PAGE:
The Diamond Paradox in English- standard price competition leads to low prices. But suppose we add a small search cost. A company can now raise its price by a small amount, since people would rather pay the slightly higher cost than pay to search. The competition can now raise it’s price as well. But our original company can now raise prices again- and so on. This ‘raveling’ stops when all companies are at the monopoly price, even though we have competition with only a small search cost.

The AA play is not to be only available on AA.com- indeed they were the pioneers behind the idea of a computerized global distribution system originally. My explanation: They want to use their newer direct connect feature to better sell ancillaries, e.g. baggage, seat upgrades etc on online travel sites. This removes an asymmetry: the old GDS’s are just not built to handle it, the direct websites (AA.com, Delta.com are). Since most of their lowest base fare customers come from these online websites- selling them these add-ons is critical. Cutting double marginalization- incidental benefit.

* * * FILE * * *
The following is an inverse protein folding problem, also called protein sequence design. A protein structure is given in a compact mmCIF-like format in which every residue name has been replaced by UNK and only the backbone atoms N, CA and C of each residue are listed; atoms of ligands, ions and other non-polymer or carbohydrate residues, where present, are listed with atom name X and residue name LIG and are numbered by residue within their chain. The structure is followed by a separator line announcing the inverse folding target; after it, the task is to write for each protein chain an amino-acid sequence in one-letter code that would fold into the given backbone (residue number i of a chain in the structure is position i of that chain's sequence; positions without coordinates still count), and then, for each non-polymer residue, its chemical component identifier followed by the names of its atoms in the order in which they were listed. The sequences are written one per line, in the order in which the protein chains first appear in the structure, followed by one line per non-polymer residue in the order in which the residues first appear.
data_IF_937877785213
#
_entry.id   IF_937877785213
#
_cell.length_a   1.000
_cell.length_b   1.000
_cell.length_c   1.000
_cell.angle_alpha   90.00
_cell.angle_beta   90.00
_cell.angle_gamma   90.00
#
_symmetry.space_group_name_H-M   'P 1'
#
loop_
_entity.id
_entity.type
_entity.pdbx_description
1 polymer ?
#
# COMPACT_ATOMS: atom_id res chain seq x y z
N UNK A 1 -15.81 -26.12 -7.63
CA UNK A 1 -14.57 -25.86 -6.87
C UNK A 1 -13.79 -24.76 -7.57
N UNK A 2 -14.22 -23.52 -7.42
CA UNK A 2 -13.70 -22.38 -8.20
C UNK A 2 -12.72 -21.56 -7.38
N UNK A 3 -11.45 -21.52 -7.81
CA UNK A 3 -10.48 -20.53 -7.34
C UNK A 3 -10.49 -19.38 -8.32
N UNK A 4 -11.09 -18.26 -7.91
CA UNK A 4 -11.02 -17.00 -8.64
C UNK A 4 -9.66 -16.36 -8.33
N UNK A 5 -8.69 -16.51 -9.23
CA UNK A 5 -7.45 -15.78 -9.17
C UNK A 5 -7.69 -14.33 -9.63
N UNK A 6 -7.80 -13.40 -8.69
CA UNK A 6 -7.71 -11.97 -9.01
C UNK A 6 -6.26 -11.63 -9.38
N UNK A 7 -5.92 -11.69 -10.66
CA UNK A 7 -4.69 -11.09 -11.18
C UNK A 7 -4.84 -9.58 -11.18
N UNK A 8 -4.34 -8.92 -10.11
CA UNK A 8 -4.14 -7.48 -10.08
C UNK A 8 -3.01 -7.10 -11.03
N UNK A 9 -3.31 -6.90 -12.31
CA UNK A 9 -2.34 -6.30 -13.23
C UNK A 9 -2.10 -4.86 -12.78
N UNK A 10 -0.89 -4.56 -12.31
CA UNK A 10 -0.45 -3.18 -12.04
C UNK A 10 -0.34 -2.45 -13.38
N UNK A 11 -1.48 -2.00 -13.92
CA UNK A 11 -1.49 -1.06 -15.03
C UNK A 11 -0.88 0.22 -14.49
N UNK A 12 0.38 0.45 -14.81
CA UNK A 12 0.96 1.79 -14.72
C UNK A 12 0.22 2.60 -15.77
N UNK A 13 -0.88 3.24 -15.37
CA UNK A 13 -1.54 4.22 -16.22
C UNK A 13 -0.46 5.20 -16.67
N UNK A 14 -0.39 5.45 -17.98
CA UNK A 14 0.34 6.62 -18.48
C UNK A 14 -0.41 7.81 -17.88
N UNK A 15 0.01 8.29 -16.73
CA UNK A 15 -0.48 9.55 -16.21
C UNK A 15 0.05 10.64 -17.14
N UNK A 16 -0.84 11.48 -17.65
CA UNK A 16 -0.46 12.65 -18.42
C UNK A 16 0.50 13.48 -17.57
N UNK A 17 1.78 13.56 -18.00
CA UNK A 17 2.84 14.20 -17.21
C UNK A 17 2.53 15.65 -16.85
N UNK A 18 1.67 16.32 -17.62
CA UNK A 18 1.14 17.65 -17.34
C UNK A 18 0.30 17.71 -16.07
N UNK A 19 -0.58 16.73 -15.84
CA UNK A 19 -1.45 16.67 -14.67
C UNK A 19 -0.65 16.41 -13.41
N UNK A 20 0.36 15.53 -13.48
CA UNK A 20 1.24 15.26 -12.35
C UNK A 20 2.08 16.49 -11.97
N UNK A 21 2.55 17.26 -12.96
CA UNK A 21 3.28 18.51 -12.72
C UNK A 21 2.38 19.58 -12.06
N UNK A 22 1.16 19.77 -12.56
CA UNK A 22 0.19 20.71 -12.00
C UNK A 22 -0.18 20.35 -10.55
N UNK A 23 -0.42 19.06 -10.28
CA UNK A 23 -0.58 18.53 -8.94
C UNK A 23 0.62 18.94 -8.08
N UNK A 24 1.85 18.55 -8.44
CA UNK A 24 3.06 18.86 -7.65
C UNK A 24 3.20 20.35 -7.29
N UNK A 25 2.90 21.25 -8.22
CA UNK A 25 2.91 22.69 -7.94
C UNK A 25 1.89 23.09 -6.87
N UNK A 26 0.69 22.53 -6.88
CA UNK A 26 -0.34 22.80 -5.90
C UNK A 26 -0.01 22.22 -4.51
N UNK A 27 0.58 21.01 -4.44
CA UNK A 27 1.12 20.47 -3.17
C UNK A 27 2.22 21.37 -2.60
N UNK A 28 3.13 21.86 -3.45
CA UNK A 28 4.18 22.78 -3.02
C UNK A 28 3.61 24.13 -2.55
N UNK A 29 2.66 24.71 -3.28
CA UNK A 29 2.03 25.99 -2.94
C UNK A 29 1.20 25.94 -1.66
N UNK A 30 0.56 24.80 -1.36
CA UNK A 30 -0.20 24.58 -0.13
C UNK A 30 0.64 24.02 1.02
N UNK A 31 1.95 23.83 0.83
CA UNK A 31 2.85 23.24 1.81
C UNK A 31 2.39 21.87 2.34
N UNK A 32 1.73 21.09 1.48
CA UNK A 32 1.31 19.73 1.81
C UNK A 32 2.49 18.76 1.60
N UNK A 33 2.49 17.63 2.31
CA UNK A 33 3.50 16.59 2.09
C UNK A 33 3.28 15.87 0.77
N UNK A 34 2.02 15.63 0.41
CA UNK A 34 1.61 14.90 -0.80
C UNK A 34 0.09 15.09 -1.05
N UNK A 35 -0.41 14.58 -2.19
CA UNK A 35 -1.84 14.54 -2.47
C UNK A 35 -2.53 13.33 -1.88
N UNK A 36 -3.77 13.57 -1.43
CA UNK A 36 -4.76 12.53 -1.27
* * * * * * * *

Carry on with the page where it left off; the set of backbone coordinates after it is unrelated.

Why do I think it isn’t a Diamond paradox play? North American airlines are low on cash. Unilaterally withdrawing from a cash generator is a bad idea- the competition is happy to watch while you haemorrhage. Airlines’ actions are always short-term cash generating- and as a “push up search costs for everyone” strategy, it definitely isn’t.

And why do I think it isn’t a classic shoot yourself in the foot move? Oh it probably is, it just has a subtle, almost plausible logic to it. As always.

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A central idea in revenue maximizing pricing is price discrimination- try to get more money out of the people who are willing to pay more. On this topic alone, tomes have been written, careers and fortunes made, court cases filed, more fortunes lost and so on. However, price discrimination needn’t just be about making more money. If the people who want to pay more are the same as the people who value the good more, the resulting allocation is societally efficient. Two obvious ways it goes wrong: i) people who value a good more might not have the money to pay for it, and ii) using money can seem, well, grubby.

So we do all sorts of second best things- e.g. get people to stand in line for concert tickets. That way the fans who really want to see the concert are the fans who’ll probably stand in line. If time is money, then it’s resulted in a loss to them, but somehow this seems societally better. And there’s the resale problem – people who don’t care for tickets, but have no value for time, will stand in line and later scalp the tickets to people who do care and are short on time.